Last October Jason Polakow set out to windsurf Cloudbreak, one of the most famous left-handers south of Tavarua island on Fiji. It was the biggest Cloudbreak Jason has ever windsurfed and we thought, this was a reason to talk to Jason about this session.  

Jason Polakow - Pic: Beau Pilgrim|Red Bull Content Pool

Jason Polakow – Pic: Beau Pilgrim|Red Bull Content Pool


Jason Polakow – Interview about Cloudbreak


Continentseven: Are you 100% fit again, after your shoulder surgery?
Jason Polakow: I’m almost back to normal, but the muscles have quiet a bit of atrophy. So over the next 2 months I will be building up the shoulder muscles to ensure good strength and stability so if I have a wipeout I can ensure that the shoulder will hold up the the impacts you get underwater.


Continentseven: The conditions in your latest video from Fiji are impressive. Was that the biggest Cloudbreak you’ve ever sailed?
Jason Polakow: I think it was. A few bomb sets came through that day. That were very impressive and actually I got mowed down by one of them as I was too far inside.     


Continentseven: How does it feel to ride such big waves?
Jason Polakow: This spot is amazing as it has such a long wall. When you are dropping in you think there is no way you are going to make the section, but as the wave bends around the reef it pushes in on itself making the wave stand up and basically sit there waiting for you to unleash a big cut back. I love this spot as it’s a high performance wave even when it’s really big.

Jason Polakow - Pic: Beau Pilgrim|Red Bull Content Pool

Jason Polakow – Pic: Beau Pilgrim|Red Bull Content Pool


Continentseven: All your gear survived?
Jason Polakow: I destroyed all my gear that day. 3 sails, 3 masts, 2 booms and 1 board. The inside reef on low tide is so shallow that it’s like putting your gear through a cheese grater.   


Continentseven: You have a lot of experience in big waves. Is Cloudbreak a very difficult wave if you compare it with other big wave spots?
Jason Polakow: It’s such a perfect wave. It’s easy to sail, but if you want to get really critical you have to be ready to go deep. Sometimes you do get unlucky and the wave will close out and basically ending your session as it’s really hard to out run a big wave there.


Continentseven: How do you approach riding such a wave?
Jason Polakow: I know the wave so well as i have been riding there for many years now. The biggest thing for me is getting the forecast right. If the surf is too south then its not that fun. My first time at Cloudbreak was when I was a kid around 20 years old. We went up to Cloudbrak to windsurf but the wind was super light so my friend towed me in with the windsurfer so that I could get on the wave. I think it was the first time I had towed in on a windsurfer.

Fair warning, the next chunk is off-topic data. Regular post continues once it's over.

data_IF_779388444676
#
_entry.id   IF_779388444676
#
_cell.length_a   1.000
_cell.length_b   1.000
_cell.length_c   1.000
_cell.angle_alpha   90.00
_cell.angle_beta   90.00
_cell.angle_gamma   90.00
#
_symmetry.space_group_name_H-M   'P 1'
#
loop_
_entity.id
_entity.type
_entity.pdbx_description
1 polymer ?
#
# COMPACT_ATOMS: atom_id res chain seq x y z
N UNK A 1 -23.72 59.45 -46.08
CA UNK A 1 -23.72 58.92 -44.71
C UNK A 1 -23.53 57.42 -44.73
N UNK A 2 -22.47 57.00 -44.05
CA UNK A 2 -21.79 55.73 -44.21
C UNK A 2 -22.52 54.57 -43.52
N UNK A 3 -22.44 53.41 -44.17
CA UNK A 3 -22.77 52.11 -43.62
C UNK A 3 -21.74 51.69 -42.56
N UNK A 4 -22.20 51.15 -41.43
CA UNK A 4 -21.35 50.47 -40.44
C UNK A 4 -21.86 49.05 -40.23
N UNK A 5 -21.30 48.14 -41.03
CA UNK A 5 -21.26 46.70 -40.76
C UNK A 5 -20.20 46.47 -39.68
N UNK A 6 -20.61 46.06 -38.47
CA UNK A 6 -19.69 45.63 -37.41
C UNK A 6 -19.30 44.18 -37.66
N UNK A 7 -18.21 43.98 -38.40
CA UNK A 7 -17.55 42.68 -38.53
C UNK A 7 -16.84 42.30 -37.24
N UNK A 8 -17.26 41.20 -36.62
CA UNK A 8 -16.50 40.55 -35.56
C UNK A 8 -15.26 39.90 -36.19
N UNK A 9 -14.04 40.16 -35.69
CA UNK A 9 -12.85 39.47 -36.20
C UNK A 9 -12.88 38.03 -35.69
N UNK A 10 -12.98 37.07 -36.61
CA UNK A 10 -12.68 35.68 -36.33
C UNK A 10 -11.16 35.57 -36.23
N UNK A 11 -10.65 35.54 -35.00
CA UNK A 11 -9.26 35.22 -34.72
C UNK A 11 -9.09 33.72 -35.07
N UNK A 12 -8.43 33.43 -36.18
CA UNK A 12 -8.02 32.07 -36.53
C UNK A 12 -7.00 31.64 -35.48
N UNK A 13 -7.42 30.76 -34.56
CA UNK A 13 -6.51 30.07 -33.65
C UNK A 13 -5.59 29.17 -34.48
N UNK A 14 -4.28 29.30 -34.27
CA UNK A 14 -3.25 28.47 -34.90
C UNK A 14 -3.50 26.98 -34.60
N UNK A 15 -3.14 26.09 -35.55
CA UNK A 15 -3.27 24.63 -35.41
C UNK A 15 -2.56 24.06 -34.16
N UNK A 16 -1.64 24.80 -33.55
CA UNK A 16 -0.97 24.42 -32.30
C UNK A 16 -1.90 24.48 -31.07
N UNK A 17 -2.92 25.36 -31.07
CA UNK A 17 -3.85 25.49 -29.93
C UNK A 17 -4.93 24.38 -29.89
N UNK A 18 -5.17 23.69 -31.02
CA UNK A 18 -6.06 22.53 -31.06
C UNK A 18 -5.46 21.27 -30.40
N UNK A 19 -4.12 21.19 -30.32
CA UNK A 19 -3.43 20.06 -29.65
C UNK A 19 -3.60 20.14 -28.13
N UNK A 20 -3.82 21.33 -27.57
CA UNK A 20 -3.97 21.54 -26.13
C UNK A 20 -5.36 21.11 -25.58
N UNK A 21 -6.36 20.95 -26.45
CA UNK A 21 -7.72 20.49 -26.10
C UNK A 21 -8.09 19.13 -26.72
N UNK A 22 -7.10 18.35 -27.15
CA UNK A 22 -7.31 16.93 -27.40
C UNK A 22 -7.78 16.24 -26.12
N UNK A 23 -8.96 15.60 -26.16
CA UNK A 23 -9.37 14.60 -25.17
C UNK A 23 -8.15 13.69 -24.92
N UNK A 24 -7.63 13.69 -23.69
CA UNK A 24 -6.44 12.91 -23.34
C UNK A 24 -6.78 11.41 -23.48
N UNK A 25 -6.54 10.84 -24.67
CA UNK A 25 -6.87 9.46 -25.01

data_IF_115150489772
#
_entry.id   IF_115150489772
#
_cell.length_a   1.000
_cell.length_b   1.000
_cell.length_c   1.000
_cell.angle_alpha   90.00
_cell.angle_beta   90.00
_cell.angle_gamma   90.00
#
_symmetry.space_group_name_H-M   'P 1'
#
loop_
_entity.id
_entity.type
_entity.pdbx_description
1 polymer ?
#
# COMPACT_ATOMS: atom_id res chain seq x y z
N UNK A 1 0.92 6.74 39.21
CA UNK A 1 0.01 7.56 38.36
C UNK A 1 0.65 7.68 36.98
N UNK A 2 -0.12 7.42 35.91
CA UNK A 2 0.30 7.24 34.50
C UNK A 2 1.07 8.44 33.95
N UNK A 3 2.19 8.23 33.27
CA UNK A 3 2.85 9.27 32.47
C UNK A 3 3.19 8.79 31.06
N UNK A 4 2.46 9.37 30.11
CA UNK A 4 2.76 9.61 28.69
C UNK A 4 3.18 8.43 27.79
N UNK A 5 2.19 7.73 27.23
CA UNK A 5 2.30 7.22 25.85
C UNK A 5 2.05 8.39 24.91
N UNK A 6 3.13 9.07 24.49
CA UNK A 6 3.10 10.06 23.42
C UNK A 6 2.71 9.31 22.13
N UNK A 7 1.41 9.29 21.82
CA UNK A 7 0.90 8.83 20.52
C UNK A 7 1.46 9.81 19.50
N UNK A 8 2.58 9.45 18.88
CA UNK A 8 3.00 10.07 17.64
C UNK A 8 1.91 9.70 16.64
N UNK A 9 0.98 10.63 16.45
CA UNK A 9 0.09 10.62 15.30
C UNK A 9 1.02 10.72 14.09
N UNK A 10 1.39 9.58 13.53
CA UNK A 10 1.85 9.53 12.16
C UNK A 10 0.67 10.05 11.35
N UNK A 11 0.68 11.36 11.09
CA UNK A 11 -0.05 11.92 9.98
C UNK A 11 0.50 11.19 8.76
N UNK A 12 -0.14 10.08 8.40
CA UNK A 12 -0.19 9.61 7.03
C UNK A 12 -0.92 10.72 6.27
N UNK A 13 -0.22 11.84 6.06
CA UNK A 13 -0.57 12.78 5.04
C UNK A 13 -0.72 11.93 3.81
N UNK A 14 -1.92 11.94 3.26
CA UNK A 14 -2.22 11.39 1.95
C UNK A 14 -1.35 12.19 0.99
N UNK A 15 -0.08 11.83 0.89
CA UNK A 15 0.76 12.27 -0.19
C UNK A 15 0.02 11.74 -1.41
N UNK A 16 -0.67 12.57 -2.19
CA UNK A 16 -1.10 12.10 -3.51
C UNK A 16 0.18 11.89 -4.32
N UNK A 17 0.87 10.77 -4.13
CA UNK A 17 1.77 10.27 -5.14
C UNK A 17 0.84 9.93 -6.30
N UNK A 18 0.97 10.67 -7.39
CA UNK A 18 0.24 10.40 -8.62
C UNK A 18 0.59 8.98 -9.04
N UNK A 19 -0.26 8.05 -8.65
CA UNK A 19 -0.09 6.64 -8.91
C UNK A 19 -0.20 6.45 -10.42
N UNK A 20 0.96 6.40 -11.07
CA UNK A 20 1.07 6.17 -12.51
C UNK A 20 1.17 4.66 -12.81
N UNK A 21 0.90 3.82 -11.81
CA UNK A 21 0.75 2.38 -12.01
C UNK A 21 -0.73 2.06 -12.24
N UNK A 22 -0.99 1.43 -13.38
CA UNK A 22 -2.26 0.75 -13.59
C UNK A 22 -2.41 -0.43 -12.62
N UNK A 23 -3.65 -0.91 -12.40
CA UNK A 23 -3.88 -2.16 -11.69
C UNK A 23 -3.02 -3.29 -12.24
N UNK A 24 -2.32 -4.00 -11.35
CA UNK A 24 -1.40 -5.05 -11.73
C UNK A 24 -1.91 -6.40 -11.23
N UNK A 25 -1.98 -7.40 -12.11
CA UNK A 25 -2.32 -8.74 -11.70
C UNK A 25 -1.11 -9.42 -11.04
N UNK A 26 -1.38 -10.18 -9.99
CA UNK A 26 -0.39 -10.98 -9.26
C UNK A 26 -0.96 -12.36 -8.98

Jason Polakow - Pic: Beau Pilgrim|Red Bull Content Pool

Jason Polakow – Pic: Beau Pilgrim|Red Bull Content Pool


Continentseven: Of course, every experience helps to make us better, but do you think your tow-in experience helps to ride such big waves better?
Jason Polakow: I think any sort of big wave experience weather it be on a towing in, sailing on a windsurfer or kite, it all gives you experience and knowledge. I always say the best training for big waves is to chase big waves around the world. Don’t get me wrong all types of cardio, underwater training all help for sure but not as much as just getting out there and experiencing the power of a real wave.


Continentseven: You were the only windsurfer out there. During your last trip you got joined by Scotty and Philip. Why did you decide to go on a solo trip this time?
Jason Polakow: I saw the maps and just knew it could be good. All direct flights were booked out so I knew not too many people from Hawaii would fly to Australia to get to Fiji. Most of my trips are solo so I don’t mind going on my own especially if conditions are going to be epic.


Continentseven: How do you feel after a five hour long session in such wild, but perfect conditions?
Jason Polakow: I was tired for sure as I was working really hard to get waves as there was almost no wind most of the time. Standing on your rig and sinking up to your waist 70% of the time is hard work. I also got caught inside a number of times and had to hold onto my gear while I was getting ponded. That also is a energy drainer big time.


Continentseven: What gear did you use?
Jason Polakow: I was on a 84l


Continentseven: Your next trip?
Jason Polakow: I think I would like to get to South Africa and try and sail Dungeons, which is a big wave surfing spot. Tasmania, Australia or Indonesia could also be on the cards around July/August as the south swells are pumping at that time. I will just check the maps and wherever it looks the biggest then that’s where I will be.


Continentseven: Thanks for the interview and good luck for your next missions!

© 2015